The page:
2021 will be the year women make awards’ history

2021 will be the year women make awards’ history

awards

It’s gearing up that 2021 will be the year that female creative geniuses get the recognition they’ve long deserved with a range of women picking up nominations and accolades at America’s most coveted awards including the Golden Globes, Oscars and The Grammys.

Last night, the nominations for the 2021 Oscars were announced and for the first time in its almost hundred-year history, a pair of female filmmakers were nominated for Best Director.

Chloé Zhao, who made history last month when she became only the second woman ever to win Best Director at the Golden Globes for ‘Nomadland’ has now become the first woman of Asian descent to be nominated for an Academy Award. Emerald Fennell also secured a nomination for her debut feature ‘Promising Young Woman’.

Moreover, both Zhao’s and Fennell’s films have been nominated for Best Screenplay, as well as being contenders for the Best Picture prize. The Oscars have only ever had five women nominated for Best Director in its entire history.

The last time a woman won Best Director was in 2010, when Katherine Bigelow won for her film ‘Hurt Locker’. For the next 8 years, no female directors were nominated in the category until 2018 when Greta Gerwig was nominated for her feature directorial debut ‘Lady Bird’.

This year’s nominations have recorded 76 nods to women — a first time high. 

The music industry is also celebrating female creative geniuses. The 63rd annual Grammy Awards took place Sunday night, and female artists took out all the major awards.

Megan Thee Stallion, who once said she wanted to become “the rap Beyoncé,” took best new artist, and her song “Savage” — which features Beyoncé as a guest — took out best rap performance and best rap song.

“It’s been a hell of a year, but we made it,” Megan Thee Stallion said when accepting her award for best new artist. “I want to say everybody is amazing, every artist that was nominated for this award is so amazing so shout out to y’all.”

Billie Eilish, the 19-year-old who took out four of the major awards at last year’s Grammys took record of the year for ‘Everything I Wanted’, and praised Megan Thee Stallion in her acceptance speech:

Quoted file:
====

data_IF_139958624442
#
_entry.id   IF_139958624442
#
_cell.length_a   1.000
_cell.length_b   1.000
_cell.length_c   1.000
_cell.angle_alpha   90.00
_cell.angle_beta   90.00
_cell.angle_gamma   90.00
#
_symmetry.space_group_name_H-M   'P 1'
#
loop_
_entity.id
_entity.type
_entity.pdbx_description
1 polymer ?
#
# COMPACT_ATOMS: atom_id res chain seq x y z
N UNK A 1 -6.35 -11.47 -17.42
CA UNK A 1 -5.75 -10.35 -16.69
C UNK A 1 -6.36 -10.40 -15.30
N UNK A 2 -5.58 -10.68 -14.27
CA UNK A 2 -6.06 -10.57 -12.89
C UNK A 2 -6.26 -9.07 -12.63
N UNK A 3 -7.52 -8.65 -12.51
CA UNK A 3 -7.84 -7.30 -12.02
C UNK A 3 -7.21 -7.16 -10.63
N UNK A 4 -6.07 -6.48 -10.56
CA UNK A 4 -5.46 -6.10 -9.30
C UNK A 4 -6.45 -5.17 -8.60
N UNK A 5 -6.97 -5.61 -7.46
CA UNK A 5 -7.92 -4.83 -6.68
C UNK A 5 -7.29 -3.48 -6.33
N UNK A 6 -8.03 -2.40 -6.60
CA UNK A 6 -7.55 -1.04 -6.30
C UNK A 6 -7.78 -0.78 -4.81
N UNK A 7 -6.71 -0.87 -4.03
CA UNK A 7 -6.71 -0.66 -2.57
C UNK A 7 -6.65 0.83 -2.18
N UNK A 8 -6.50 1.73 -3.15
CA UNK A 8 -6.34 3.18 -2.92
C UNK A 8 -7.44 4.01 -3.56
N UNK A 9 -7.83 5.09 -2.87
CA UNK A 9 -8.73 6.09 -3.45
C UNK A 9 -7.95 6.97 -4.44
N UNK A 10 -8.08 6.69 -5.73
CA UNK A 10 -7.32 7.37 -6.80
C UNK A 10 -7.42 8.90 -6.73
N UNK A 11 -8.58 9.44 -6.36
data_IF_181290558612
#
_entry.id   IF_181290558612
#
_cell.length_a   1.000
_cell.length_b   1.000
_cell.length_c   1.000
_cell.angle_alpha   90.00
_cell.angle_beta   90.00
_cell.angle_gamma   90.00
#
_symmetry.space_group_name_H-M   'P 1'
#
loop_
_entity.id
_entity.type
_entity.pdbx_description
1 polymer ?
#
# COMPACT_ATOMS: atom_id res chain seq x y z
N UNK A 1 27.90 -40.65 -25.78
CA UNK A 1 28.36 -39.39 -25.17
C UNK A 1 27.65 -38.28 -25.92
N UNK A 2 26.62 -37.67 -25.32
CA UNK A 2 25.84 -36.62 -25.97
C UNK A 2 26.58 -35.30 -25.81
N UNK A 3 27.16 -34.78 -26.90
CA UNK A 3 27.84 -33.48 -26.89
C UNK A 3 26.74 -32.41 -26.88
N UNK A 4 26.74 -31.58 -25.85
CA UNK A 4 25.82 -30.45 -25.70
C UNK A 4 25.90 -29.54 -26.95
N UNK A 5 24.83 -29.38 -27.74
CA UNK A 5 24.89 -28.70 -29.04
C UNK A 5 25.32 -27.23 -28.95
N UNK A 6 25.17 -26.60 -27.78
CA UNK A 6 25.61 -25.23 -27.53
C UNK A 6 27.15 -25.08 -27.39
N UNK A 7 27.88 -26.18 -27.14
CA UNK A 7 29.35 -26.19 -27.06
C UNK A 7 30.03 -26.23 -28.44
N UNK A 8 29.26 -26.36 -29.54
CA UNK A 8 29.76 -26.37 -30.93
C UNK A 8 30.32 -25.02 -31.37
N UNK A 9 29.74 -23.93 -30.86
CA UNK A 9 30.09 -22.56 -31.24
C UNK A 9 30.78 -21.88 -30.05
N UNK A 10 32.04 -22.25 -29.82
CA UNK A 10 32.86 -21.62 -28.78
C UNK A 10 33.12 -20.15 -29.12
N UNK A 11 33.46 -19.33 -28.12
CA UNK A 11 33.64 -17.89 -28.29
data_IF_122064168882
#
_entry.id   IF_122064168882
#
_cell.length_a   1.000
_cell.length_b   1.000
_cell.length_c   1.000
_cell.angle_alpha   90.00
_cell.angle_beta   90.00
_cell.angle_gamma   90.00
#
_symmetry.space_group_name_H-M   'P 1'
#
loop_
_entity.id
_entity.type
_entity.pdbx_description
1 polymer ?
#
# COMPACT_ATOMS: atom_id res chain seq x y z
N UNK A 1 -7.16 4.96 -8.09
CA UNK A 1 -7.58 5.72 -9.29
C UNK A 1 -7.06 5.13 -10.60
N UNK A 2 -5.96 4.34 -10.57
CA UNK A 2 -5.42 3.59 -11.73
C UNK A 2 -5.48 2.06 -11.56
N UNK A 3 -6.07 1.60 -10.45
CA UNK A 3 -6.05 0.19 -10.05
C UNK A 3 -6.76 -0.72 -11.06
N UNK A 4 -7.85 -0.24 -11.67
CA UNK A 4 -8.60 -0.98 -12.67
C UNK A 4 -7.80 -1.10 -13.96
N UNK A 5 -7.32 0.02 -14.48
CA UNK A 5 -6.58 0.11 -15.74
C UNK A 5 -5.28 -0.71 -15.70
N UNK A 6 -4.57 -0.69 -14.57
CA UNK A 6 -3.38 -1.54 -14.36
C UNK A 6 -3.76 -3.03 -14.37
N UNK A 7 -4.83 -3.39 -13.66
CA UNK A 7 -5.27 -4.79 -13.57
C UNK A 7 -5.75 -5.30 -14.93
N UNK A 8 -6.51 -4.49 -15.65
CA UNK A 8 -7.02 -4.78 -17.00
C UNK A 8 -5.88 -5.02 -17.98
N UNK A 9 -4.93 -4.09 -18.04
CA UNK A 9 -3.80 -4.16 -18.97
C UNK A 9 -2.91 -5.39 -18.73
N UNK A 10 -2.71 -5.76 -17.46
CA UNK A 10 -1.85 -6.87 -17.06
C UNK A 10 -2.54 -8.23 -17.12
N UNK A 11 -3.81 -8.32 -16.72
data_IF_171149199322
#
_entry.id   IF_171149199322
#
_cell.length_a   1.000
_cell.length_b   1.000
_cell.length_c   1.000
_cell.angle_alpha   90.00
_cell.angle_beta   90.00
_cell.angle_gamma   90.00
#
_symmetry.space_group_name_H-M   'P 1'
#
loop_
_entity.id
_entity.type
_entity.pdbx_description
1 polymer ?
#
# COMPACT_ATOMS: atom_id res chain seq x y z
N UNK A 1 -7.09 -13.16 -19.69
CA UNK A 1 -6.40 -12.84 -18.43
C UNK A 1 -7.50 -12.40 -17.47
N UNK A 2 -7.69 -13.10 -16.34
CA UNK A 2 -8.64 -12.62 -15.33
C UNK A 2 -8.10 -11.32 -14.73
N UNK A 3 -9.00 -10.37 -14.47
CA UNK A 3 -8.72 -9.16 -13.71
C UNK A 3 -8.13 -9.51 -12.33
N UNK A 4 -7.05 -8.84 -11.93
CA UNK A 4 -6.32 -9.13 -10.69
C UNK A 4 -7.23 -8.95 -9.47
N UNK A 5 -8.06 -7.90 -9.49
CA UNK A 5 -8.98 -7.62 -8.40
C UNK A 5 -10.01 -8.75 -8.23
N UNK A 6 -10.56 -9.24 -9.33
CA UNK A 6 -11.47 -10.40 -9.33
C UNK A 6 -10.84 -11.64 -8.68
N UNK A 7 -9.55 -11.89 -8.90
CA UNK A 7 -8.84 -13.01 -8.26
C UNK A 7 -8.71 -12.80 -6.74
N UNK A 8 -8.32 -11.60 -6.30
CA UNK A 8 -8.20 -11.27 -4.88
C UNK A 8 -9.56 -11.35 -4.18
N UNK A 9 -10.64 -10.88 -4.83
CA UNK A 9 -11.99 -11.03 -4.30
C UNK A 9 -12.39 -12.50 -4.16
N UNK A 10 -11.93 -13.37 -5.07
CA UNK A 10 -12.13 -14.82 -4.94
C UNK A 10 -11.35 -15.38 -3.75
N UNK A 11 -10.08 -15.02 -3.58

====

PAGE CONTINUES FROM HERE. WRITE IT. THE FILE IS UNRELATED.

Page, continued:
“You deserve this,” she said. “This is really embarrassing for me. Megan girl, I was gonna write a speech about how you deserve this but then I was like there’s no way they’re gonna choose me. I was like, it’s hers. You deserve this. You had a year that I think is unstoppable. I want to cry thinking about how much I love you. You’re so beautiful, you’re so talented, you deserve everything in the world. I think about you constantly. I wrote for you.”

Taylor Swift won album of the year for ‘Folklore’, which was recorded in quarantine.

“I want to thank the fans,” Swift said in her speech. “You guys met us in this imaginary world that we created and we can’t tell you how honoured we are forever by this.”

Dua Lipa won best pop vocal album for her second record, “Future Nostalgia,” which the 25-year old said meant “the world” to her.

“It had changed my life in so many ways,” she said. “One thing that I’ve come to realise is how much happiness is so important. I’m so grateful and so honoured.” 

Beyoncé won four awards, bringing her total to 28 Grammys — more than any other woman in the award’s 61-year history. After taking out Best R&B performance for her song ‘Black Parade’, Beyoncé said: “As an artist I believe it’s my job, and all of our jobs, to reflect the times, and it’s been such a difficult time.”

Another record was set this year; by Beyoncé’s 9-year-old daughter Blue Ivy Carter, who took home a Grammy with her mother and WizKid for best music video for “Brown Skin Girl”. 

Song of the year went to H.E.R. for her song “I Can’t Breathe,” a protest song for Black Lives Matter, with lyrics that included – “Stripped of bloodlines, whipped and confined / This is the American pride.”

“We wrote this song over FaceTime,” H.E.R. said, accepting the award, “I didn’t imagine that my fear and that my pain would turn into impact, and that it would possibly turn into change. I think that this is what this is all about. That’s why I do this. Why I write music.”

“Remember, we are the change that we wish to see,” she concluded. “That fight that we had in the summer of 2020; keep that same energy.”

Miranda Lambert took out best country album, for “Wildcard”, a category where all the nominees were women.

Fiona Apple took out best rock performance for “Shameika” and Best alternative album for “Fetch the Bolt Cutters.” Joanie Leeds won Best Children’s Music Album for “All the Ladies,” an album which pays tribute to famous women and made mostly with female collaborators.

“We may be a small genre,” Leeds said, “but we are really powerful. Let’s continue to be the change that we want to see.”

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